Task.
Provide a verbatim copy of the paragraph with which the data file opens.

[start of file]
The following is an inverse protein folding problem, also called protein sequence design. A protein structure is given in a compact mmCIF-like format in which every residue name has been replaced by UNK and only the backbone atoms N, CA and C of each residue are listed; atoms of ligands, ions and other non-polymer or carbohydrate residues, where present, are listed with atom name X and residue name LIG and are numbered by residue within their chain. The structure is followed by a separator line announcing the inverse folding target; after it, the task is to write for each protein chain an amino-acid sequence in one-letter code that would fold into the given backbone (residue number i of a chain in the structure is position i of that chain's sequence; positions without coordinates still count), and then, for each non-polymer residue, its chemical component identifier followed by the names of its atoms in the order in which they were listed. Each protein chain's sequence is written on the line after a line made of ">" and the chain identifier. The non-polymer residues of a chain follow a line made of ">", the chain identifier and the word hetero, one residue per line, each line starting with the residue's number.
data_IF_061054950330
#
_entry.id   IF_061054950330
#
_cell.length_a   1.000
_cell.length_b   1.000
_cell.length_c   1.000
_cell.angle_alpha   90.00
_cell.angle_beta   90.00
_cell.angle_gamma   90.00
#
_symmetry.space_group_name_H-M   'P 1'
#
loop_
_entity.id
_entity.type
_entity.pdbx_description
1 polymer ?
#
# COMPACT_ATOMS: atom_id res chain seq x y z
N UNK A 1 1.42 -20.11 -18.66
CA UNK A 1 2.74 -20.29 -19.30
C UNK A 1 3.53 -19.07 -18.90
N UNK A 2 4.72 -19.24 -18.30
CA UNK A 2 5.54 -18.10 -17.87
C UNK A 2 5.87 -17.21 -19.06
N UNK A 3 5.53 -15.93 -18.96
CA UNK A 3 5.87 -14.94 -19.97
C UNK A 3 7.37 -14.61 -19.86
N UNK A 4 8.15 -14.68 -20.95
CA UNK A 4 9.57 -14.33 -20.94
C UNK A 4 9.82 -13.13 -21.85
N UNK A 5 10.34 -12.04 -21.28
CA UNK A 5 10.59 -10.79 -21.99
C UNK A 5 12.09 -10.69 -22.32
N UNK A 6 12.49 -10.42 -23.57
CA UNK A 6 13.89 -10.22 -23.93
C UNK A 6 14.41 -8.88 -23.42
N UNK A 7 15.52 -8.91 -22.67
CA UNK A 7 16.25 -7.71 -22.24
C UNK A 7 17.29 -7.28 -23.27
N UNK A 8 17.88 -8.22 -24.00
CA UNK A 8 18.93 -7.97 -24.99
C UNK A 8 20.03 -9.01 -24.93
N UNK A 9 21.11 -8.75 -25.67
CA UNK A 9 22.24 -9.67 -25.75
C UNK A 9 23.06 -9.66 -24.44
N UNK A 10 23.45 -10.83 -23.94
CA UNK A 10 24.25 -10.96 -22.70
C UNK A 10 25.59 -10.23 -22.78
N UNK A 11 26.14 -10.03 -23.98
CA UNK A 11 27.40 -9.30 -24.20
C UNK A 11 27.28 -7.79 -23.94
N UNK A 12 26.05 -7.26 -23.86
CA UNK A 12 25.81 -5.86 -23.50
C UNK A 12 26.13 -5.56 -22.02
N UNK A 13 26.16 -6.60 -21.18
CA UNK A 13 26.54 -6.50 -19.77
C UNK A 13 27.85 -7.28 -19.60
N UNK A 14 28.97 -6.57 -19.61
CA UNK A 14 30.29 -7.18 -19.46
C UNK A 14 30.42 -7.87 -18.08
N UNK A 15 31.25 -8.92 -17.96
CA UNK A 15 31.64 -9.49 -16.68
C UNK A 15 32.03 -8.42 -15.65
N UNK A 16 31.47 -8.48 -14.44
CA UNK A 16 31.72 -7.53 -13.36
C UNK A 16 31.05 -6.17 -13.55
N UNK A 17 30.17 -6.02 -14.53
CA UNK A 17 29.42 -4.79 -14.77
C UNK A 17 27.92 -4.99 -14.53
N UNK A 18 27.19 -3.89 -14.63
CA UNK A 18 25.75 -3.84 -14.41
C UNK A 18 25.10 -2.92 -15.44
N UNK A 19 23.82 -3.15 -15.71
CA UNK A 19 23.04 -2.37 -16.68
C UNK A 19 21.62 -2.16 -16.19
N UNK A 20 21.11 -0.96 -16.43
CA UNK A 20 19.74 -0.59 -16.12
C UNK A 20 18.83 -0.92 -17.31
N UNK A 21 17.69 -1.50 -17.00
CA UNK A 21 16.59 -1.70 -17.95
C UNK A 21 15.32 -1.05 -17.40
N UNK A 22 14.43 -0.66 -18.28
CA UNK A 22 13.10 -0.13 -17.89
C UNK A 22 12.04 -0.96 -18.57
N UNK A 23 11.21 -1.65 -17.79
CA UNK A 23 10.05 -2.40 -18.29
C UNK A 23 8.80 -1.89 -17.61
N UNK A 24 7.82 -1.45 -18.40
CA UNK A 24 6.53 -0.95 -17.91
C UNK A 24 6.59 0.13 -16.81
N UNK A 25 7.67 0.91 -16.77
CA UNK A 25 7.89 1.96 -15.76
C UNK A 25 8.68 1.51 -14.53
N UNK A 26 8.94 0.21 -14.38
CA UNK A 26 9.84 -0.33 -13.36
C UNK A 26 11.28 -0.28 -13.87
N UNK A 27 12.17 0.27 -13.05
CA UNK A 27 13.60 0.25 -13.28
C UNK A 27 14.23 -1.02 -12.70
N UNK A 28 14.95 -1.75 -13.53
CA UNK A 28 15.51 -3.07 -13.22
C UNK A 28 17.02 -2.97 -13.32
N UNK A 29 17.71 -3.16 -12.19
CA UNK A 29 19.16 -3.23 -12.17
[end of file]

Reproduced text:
The following is an inverse protein folding problem, also called protein sequence design. A protein structure is given in a compact mmCIF-like format in which every residue name has been replaced by UNK and only the backbone atoms N, CA and C of each residue are listed; atoms of ligands, ions and other non-polymer or carbohydrate residues, where present, are listed with atom name X and residue name LIG and are numbered by residue within their chain. The structure is followed by a separator line announcing the inverse folding target; after it, the task is to write for each protein chain an amino-acid sequence in one-letter code that would fold into the given backbone (residue number i of a chain in the structure is position i of that chain's sequence; positions without coordinates still count), and then, for each non-polymer residue, its chemical component identifier followed by the names of its atoms in the order in which they were listed. Each protein chain's sequence is written on the line after a line made of ">" and the chain identifier. The non-polymer residues of a chain follow a line made of ">", the chain identifier and the word hetero, one residue per line, each line starting with the residue's number.